03 February 2009

Catching snakes. They're tricky little devils.

Having wound up with Yates for the time being (I might try Young Hearts Crying or A Good School later down the road), I'm working on Snake Catcher, by Naiyer Masud (tr. Muhammad Umar Memon). I picked it out 1. because I found it on the bottom of a stack of titles to be returned after I'd already returned the other titles by that publisher (rrrr. We have a less stack-intensive system now), and 2. it's translated from Urdu, and I've never read anything translated from Urdu. (A while back I counted up the translated books I own: 17 Japanese, 8 German, 7 Latin, 6 Homeric/Attic Greek, 4 French, 3 each Italian and Russian, one each Spanish, Turkish, Norwegian, Danish, Arabic, Polish, medieval Icelandic, and Indonesian (which totally isn't a language. Javanese?). Now I'm idly collecting tales from languages I've never read anything from: besides Snake Catcher, there's Burmese, Portuguese, and Farsi on the stack.)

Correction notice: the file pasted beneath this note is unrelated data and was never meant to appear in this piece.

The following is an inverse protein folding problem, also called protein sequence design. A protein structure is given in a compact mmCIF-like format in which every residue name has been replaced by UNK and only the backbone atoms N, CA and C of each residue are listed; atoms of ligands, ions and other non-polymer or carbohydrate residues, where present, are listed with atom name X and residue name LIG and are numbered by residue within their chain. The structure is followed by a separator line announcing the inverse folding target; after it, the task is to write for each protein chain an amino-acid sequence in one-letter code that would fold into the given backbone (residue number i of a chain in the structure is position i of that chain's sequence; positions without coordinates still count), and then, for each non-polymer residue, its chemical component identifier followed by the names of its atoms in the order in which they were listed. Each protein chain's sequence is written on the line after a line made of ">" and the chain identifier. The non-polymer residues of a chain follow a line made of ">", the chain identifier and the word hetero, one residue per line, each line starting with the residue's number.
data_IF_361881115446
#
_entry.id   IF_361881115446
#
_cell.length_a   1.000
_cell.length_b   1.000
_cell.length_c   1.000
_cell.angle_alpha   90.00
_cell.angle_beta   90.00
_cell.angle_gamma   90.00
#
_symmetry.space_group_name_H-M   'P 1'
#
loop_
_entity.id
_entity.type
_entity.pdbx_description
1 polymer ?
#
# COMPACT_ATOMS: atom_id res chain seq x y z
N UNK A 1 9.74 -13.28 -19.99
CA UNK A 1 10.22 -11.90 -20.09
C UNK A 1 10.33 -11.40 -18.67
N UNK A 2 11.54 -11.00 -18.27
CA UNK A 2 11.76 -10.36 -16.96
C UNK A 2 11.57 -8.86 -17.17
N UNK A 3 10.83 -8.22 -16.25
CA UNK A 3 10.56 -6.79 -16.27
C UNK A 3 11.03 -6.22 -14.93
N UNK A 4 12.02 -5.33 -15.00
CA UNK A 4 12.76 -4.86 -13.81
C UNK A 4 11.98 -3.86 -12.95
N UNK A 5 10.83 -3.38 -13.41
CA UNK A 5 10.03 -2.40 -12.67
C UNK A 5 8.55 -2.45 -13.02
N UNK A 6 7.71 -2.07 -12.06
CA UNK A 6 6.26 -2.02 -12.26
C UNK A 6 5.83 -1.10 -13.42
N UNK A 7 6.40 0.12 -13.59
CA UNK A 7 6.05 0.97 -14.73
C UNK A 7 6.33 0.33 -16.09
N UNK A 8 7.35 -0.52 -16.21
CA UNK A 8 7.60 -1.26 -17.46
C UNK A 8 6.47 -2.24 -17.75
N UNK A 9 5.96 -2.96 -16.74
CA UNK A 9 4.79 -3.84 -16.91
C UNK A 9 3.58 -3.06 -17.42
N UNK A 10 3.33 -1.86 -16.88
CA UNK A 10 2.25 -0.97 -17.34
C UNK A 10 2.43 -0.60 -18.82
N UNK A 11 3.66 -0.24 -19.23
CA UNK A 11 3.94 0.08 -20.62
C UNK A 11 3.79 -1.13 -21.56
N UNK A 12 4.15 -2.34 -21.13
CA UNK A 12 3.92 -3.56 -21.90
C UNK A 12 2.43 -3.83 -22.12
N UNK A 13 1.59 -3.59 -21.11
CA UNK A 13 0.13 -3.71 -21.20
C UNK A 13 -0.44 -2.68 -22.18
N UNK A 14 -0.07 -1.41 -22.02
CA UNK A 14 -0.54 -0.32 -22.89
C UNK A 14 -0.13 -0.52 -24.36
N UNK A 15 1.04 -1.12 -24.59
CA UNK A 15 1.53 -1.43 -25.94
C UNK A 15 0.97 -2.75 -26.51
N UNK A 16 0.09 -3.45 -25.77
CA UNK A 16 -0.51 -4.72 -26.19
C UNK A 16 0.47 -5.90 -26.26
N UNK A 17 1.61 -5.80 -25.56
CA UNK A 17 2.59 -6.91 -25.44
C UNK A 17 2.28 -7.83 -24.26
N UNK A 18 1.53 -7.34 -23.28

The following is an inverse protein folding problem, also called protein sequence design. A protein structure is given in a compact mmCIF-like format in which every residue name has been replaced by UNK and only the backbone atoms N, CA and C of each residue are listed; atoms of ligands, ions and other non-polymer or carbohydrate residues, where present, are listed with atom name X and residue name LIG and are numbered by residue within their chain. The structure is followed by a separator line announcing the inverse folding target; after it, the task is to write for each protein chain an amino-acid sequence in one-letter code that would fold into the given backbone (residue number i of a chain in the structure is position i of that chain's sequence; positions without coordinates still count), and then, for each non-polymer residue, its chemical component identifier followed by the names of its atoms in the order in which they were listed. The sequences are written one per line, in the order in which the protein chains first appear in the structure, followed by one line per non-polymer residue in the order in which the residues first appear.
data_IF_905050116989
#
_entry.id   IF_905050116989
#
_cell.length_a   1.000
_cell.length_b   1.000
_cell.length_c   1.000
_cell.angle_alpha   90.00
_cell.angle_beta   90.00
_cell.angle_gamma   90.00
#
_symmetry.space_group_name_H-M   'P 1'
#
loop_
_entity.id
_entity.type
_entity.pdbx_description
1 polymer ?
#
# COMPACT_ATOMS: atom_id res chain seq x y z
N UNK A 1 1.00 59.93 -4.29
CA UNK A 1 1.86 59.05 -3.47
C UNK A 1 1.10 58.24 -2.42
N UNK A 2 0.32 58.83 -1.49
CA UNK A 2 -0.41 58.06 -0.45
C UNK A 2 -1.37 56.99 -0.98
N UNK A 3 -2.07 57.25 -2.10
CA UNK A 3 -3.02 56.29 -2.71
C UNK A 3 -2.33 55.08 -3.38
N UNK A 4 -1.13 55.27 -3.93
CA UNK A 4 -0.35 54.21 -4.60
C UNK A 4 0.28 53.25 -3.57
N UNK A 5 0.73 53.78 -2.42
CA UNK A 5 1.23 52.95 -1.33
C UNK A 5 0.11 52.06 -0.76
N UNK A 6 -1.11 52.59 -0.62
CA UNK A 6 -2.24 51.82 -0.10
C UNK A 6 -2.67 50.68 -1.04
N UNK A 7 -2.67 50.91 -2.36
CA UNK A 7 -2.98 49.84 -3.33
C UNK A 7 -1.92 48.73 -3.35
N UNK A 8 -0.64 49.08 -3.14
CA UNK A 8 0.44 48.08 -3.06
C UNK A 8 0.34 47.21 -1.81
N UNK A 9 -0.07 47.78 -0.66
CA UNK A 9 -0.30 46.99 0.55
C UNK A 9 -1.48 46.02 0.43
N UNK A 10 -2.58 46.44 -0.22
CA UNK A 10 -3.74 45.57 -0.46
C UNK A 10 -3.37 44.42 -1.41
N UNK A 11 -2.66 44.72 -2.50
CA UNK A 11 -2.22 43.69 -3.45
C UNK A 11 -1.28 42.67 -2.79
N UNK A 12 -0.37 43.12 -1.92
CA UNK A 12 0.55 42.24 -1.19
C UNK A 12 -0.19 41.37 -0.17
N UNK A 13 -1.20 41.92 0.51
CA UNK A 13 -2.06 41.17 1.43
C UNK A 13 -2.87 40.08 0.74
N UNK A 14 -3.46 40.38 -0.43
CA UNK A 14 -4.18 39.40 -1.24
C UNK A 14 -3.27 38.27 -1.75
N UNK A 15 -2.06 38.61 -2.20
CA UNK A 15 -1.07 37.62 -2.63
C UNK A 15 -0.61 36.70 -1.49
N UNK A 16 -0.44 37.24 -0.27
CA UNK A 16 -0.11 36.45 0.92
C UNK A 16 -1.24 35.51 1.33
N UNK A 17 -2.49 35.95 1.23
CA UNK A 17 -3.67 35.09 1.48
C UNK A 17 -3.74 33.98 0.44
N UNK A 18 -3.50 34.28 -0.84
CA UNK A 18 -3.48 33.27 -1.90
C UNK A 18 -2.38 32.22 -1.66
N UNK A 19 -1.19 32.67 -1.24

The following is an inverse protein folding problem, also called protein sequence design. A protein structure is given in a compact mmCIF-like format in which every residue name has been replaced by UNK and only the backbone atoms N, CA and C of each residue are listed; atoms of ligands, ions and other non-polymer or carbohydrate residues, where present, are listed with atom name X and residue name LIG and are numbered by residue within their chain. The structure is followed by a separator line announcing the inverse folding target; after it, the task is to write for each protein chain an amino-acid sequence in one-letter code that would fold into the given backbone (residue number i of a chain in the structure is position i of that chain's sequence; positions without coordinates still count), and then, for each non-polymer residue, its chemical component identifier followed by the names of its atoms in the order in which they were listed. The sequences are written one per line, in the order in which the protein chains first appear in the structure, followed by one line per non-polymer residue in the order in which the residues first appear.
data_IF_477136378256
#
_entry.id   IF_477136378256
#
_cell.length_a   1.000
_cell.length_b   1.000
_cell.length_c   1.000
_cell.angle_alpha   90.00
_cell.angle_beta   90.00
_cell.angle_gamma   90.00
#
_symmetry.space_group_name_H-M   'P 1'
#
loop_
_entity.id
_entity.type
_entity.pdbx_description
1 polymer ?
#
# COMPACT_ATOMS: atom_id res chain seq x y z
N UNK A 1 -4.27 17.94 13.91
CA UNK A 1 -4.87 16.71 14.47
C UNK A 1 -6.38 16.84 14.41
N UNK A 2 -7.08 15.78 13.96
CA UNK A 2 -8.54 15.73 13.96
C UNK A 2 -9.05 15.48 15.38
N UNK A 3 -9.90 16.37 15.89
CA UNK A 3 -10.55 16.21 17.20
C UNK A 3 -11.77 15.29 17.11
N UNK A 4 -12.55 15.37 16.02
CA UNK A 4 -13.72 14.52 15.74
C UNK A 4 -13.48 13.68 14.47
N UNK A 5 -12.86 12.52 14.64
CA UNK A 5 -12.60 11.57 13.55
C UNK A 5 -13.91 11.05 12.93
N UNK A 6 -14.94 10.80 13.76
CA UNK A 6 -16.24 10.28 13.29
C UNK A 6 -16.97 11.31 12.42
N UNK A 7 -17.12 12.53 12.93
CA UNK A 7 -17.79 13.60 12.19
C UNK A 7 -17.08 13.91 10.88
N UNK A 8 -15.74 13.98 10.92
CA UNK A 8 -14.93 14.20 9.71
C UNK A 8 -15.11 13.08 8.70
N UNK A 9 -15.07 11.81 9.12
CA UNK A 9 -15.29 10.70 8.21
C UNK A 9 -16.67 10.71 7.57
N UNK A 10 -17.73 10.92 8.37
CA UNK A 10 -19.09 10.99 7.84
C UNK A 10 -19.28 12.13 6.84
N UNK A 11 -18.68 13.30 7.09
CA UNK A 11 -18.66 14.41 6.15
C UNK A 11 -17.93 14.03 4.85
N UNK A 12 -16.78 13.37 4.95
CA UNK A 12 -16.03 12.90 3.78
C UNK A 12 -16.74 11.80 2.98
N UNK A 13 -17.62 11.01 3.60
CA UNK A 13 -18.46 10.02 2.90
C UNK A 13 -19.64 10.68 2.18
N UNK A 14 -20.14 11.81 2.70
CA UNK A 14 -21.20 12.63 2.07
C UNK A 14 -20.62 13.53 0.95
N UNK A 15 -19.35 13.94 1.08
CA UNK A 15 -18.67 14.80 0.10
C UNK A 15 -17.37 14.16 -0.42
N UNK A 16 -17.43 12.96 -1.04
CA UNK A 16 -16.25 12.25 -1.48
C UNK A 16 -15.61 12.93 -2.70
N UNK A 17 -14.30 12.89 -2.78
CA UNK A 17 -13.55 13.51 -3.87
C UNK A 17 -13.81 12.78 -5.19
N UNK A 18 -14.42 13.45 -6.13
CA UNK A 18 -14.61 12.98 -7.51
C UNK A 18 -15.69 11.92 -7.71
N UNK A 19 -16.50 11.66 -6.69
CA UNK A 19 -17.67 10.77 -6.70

I say "working on," though, because man is this book opaque. Surreal's not the word--I think the term's overused--but honestly I'm not sure what's going on, what these stories are "about." They seem to live in barren spaces, and time doesn't go forward or back; it's a kind of urgent stasis. I'm not sure what to do with it.

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